Things are fairly all over the map. Generally at night Henry was sleeping in 2-4 hour chunks with mostly brief awakenings for feeding. During the day naps were anywhere from 30 minutes to 3 hours. At this point you’re just reacting—trying to learn the cues your baby is giving you and feeding him when he’s hungry and helping him get to sleep when he’s tired. I have a picture of Henry’s sleep and awake periods from when he was 5-13 days old that I’ve inserted below. It’s small and fuzzy but it should give you a brief snapshot of how their sleep isn’t very organized.
Many babies start to get fussier during this time and may have a harder time sleeping in such extended chunks as they did before. This was definitely the case with Henry. During this time you really want to make sure you’re employing your techniques for getting rest for yourself, and you want to help your baby sleep when s/he’s tired by watching for the sleep cues and soothing him back to sleep within 1-2 hours from his last wake-up time.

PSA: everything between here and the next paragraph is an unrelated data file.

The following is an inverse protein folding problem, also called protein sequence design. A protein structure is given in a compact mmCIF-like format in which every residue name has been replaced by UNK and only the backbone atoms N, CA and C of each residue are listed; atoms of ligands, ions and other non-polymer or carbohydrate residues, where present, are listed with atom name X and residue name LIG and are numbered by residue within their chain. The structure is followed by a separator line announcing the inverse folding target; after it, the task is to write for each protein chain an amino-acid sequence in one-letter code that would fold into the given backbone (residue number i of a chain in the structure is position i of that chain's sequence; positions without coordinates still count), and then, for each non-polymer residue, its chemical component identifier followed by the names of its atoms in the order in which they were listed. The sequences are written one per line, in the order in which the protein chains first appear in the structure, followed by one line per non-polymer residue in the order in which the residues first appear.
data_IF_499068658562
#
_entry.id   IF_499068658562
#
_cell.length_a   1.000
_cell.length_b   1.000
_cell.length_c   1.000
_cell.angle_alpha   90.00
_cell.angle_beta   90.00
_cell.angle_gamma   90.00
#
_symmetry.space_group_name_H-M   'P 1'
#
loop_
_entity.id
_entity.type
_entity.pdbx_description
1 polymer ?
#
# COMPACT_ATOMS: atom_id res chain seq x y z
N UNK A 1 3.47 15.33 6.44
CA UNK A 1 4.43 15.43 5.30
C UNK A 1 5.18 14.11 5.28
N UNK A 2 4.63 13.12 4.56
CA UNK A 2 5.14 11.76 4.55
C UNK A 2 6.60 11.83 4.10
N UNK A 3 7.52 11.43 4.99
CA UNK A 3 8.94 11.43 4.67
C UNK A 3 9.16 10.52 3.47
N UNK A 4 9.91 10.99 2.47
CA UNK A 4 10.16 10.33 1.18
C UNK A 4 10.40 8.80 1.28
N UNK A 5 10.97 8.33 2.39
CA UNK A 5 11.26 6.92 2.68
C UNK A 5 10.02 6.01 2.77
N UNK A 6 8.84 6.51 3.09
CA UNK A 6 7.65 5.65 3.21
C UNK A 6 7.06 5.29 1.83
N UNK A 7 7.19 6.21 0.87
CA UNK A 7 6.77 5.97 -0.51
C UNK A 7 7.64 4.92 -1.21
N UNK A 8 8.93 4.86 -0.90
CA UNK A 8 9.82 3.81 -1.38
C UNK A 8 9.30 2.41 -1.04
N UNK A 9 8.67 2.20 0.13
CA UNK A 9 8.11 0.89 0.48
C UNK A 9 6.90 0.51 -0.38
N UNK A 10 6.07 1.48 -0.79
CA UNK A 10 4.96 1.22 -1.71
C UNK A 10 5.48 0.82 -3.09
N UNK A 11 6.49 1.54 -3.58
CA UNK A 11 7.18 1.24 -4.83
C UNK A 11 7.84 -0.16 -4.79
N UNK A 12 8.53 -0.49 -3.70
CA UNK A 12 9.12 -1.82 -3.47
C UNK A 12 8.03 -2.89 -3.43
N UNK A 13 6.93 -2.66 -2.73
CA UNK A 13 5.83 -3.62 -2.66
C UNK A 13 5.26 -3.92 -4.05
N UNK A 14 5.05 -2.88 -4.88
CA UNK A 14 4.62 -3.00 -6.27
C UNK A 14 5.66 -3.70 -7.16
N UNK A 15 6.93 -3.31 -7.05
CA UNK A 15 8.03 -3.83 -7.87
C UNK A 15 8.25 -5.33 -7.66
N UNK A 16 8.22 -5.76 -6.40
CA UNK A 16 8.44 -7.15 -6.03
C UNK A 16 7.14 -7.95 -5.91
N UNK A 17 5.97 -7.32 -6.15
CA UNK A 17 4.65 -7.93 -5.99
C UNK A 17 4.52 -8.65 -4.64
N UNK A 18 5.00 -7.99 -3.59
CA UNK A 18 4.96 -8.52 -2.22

Also, during this time the startle reflex really hits its stride in babies. Just as your baby is about to fall asleep or sometimes wake up you’ll see them jerk their entire body and flail their arms out. This often fully wakes the baby, “startles” him, and makes him cry—meaning no one gets any sleep until you can calm him back down. Swaddling restrains their ability to flail their arms and legs and therefore helps them sleep more soundly and longer. You can swaddle with regular receiving blankets or special swaddling blankets. My personal recommendation is for the Miracle Blanket which truly does help work miracles and doesn’t take an advanced swaddling degree to operate.